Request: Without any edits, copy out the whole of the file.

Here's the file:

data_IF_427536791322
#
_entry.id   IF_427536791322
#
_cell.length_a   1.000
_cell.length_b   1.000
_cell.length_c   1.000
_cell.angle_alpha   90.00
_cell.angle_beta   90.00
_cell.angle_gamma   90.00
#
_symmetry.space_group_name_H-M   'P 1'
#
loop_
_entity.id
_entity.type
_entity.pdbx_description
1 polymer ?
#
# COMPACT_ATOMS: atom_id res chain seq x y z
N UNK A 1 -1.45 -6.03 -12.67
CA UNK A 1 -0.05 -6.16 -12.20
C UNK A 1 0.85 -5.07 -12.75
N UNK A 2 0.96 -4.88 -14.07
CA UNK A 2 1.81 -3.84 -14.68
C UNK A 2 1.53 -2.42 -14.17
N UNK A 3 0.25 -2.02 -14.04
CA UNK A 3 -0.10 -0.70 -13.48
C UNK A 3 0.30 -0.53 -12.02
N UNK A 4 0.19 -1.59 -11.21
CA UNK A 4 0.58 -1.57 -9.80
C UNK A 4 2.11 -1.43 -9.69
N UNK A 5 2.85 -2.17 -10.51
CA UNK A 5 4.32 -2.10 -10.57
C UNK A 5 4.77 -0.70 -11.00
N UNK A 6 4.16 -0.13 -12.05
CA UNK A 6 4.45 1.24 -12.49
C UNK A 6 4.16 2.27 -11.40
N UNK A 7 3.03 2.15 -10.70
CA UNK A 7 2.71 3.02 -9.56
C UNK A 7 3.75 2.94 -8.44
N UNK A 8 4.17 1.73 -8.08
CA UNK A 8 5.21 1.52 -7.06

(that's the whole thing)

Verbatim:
data_IF_427536791322
#
_entry.id   IF_427536791322
#
_cell.length_a   1.000
_cell.length_b   1.000
_cell.length_c   1.000
_cell.angle_alpha   90.00
_cell.angle_beta   90.00
_cell.angle_gamma   90.00
#
_symmetry.space_group_name_H-M   'P 1'
#
loop_
_entity.id
_entity.type
_entity.pdbx_description
1 polymer ?
#
# COMPACT_ATOMS: atom_id res chain seq x y z
N UNK A 1 -1.45 -6.03 -12.67
CA UNK A 1 -0.05 -6.16 -12.20
C UNK A 1 0.85 -5.07 -12.75
N UNK A 2 0.96 -4.88 -14.07
CA UNK A 2 1.81 -3.84 -14.68
C UNK A 2 1.53 -2.42 -14.17
N UNK A 3 0.25 -2.02 -14.04
CA UNK A 3 -0.10 -0.70 -13.48
C UNK A 3 0.30 -0.53 -12.02
N UNK A 4 0.19 -1.59 -11.21
CA UNK A 4 0.58 -1.57 -9.80
C UNK A 4 2.11 -1.43 -9.69
N UNK A 5 2.85 -2.17 -10.51
CA UNK A 5 4.32 -2.10 -10.57
C UNK A 5 4.77 -0.70 -11.00
N UNK A 6 4.16 -0.13 -12.05
CA UNK A 6 4.45 1.24 -12.49
C UNK A 6 4.16 2.27 -11.40
N UNK A 7 3.03 2.15 -10.70
CA UNK A 7 2.71 3.02 -9.56
C UNK A 7 3.75 2.94 -8.44
N UNK A 8 4.17 1.73 -8.08
CA UNK A 8 5.21 1.52 -7.06